PC Culture

The Problem with the Left’s Attempts to Redefine Racism

Sarah Jeong (XOXO Festival/YouTube)
The notion that racism is solely about institutionalized white power simply doesn’t compute for most Americans.

People are making this so complicated.

A couple of weeks ago, the New York Times editorial board hired a technology writer, Sarah Jeong. When it was revealed that she had tweeted barbs against white people, conservatives formed a Twitter mob to demand her dismissal. While a few on the right said — or claimed — that they were offended by the substance of her tweets, the overriding passion derived from an understandable outrage about liberal double standards.

The argument took a familiar form: “If a white or conservative person said something like this about any other group, her career would be over!”

Many liberals responded that conservatives just don’t get it. There is no such thing as anti-white racism because racism is all about power. Whites — or white men — have power and other groups don’t.

Perhaps because this theory defies lived experience, progressives offered a new defense: “We don’t really mean it when we attack the pale patriarchy.”

Vox’s Ezra Klein recalled that he didn’t enjoy the Twitter hashtag #KillAllMen, which apparently became popular in his progressive circle a while back. “I didn’t like it. It made me feel defensive. It still makes me feel defensive.”

“But,” Klein added, “I also knew that wasn’t what they were saying. They didn’t want me put to death. They didn’t want any men put to death.” They just wanted things to be better for women.

Klein has a point, but he also misses one. I have no doubt that many of his female — or male! — compatriots aren’t much interested in wholesale androcide. Nor do I think Jeong is interested in “canceling” white people. These are shibboleths of the Woke Establishment.

But what Klein and others miss is that they can’t play Humpty Dumpty when it comes to the language they use. “When I use a word,” Humpty Dumpty famously said, “it means just what I choose it to mean — neither more nor less.”

The notion that racism is solely about institutionalized white power simply doesn’t compute for most Americans. In common parlance, racism means prejudice or bigotry on account of race or skin color. Period. The pathetic racists who marched on Washington this weekend don’t have much cultural power. Surely that explains their racism more than it mitigates or absolves it.

If a neo-Nazi paints a swastika on a Jew’s front door, no decent person withholds judgment pending an audit of the victim’s social or institutional power. We just call it anti-Semitism. Would you wait for a clever explanation if someone launched the hashtag #KillAllJews or #CancelBlackPeople? It makes no sense to claim that Louis Farrakhan is not a racist when he says “White people are potential humans — they haven’t evolved yet” but that David Duke is a racist when he says something similar about blacks.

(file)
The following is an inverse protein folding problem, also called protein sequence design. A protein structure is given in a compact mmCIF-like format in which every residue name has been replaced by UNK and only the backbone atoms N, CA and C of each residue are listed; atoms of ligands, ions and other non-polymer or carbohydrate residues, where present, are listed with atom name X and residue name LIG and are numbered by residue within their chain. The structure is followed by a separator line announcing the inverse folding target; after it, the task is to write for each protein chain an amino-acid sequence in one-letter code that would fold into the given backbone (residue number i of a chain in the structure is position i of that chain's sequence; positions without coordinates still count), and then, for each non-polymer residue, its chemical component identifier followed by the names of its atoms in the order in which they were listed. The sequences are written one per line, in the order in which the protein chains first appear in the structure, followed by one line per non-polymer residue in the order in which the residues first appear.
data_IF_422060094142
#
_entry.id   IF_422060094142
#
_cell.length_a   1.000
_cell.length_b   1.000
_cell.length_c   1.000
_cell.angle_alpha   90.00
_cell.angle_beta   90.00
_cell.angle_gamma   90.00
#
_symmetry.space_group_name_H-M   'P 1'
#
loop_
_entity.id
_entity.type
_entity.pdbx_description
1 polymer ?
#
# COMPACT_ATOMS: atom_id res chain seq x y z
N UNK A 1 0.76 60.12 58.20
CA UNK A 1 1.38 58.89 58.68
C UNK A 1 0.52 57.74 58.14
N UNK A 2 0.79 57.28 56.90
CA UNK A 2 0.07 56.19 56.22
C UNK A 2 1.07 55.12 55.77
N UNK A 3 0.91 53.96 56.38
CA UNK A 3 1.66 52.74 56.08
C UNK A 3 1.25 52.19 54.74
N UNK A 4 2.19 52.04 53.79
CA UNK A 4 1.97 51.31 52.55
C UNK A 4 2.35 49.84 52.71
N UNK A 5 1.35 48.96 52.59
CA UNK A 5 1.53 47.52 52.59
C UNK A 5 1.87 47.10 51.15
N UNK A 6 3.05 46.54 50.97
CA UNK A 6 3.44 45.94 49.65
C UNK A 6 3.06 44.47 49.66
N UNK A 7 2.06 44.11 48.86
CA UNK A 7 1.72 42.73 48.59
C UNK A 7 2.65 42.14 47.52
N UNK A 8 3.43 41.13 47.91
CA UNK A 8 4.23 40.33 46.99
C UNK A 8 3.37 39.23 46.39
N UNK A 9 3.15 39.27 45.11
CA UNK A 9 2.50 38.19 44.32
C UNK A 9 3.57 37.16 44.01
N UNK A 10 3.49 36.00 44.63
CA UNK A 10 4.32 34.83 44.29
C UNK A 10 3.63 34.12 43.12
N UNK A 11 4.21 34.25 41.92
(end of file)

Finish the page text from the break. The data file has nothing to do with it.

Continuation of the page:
Even if we were to collectively accept that “racism” means structural oppression by whites, we’d still need a word for hating or degrading people solely on account of their race. Why reinvent the wheel? And why muddle the principle that this is bad?

Think of it this way: Would you want your kids to go to a school where the white kids were taught that the slightest racial insensitivity was a profound sin but all the non-white kids were free to say whatever they wanted about the white kids?

It is right and proper to teach kids that bigotry against blacks or other particular groups is especially evil for historical reasons. But it is morally daft to celebrate or condescendingly explain away bigotry against whites as some sort of historical comeuppance for the sins — real or alleged — of their ancestors. (It’s also counterproductive: There’s ample evidence that calling non-racist people racist actually makes them more racist.)

Double standards breed resentment and rage, regardless of ideological orientation. There’s a reason white supremacists co-opt the language of the Left, demanding identity politics for white people. “I consider myself a civil- and human-rights advocate focusing on the underrepresented Caucasian demographic,” Jordan Kessler, the racist “Unite the Right” rally organizer, told NPR.

The double standard that says the Left can say whatever it damn well pleases, but the Right must constantly check its privilege, fuels hateful buffoons like Kessler.

© 2018 Tribune Content Agency, LLC

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